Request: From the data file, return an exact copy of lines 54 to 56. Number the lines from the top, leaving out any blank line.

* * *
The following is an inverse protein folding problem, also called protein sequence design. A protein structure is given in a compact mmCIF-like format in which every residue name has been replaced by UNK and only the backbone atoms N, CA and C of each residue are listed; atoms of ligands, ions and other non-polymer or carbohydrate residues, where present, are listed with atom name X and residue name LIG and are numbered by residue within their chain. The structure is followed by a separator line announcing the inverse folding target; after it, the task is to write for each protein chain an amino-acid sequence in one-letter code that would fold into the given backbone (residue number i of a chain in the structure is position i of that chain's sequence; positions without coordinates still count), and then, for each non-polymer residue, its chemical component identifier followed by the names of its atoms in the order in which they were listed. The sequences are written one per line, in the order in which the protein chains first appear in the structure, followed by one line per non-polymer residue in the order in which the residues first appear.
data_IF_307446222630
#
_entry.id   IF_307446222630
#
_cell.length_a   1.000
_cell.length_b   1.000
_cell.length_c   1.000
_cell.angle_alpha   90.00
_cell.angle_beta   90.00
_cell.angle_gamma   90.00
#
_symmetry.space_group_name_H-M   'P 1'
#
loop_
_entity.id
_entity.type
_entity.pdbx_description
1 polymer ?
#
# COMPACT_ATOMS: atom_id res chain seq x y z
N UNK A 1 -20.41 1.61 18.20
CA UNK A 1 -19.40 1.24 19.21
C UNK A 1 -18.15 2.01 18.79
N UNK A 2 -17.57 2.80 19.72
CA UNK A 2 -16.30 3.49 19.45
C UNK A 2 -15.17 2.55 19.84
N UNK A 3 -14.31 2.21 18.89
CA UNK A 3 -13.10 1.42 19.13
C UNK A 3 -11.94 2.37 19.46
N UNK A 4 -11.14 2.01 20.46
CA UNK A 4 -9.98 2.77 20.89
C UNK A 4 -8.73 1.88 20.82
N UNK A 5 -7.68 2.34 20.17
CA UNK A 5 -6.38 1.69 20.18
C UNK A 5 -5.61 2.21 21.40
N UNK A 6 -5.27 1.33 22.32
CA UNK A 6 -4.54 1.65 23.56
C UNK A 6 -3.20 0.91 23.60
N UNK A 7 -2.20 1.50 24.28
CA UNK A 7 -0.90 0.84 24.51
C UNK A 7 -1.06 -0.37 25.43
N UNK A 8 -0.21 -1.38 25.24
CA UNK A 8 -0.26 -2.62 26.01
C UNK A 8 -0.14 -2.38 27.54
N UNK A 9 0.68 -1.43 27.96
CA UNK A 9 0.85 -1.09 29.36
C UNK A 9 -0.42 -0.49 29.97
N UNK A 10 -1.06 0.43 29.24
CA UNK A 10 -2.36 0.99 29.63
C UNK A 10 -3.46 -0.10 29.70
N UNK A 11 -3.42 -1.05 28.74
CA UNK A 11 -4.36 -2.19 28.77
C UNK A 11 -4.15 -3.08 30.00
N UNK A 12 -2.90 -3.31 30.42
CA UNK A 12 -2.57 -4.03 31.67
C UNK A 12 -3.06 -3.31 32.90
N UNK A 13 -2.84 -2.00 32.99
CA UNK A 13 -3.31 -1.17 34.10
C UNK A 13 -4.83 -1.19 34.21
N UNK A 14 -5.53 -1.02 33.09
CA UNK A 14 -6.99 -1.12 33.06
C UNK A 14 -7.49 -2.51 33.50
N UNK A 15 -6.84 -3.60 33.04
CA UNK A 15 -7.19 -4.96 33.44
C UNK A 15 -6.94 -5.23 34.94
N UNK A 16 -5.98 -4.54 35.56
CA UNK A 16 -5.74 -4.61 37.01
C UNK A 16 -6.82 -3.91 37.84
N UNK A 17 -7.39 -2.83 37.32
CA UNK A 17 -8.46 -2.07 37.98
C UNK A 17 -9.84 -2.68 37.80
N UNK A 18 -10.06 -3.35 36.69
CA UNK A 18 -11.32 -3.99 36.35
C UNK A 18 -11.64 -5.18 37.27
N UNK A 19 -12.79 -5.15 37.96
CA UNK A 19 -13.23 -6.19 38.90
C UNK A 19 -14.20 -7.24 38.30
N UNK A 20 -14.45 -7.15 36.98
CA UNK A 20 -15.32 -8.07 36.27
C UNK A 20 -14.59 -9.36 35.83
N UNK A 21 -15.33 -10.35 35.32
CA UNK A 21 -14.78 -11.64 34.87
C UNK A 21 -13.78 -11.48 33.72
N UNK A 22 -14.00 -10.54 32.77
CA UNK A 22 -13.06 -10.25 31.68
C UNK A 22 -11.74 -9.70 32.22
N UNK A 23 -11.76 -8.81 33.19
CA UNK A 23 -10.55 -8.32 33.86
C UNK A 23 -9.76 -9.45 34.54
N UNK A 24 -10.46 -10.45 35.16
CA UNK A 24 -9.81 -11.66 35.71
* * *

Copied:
C UNK A 11 -4.15 -3.08 30.00
N UNK A 12 -2.90 -3.31 30.42
CA UNK A 12 -2.57 -4.03 31.67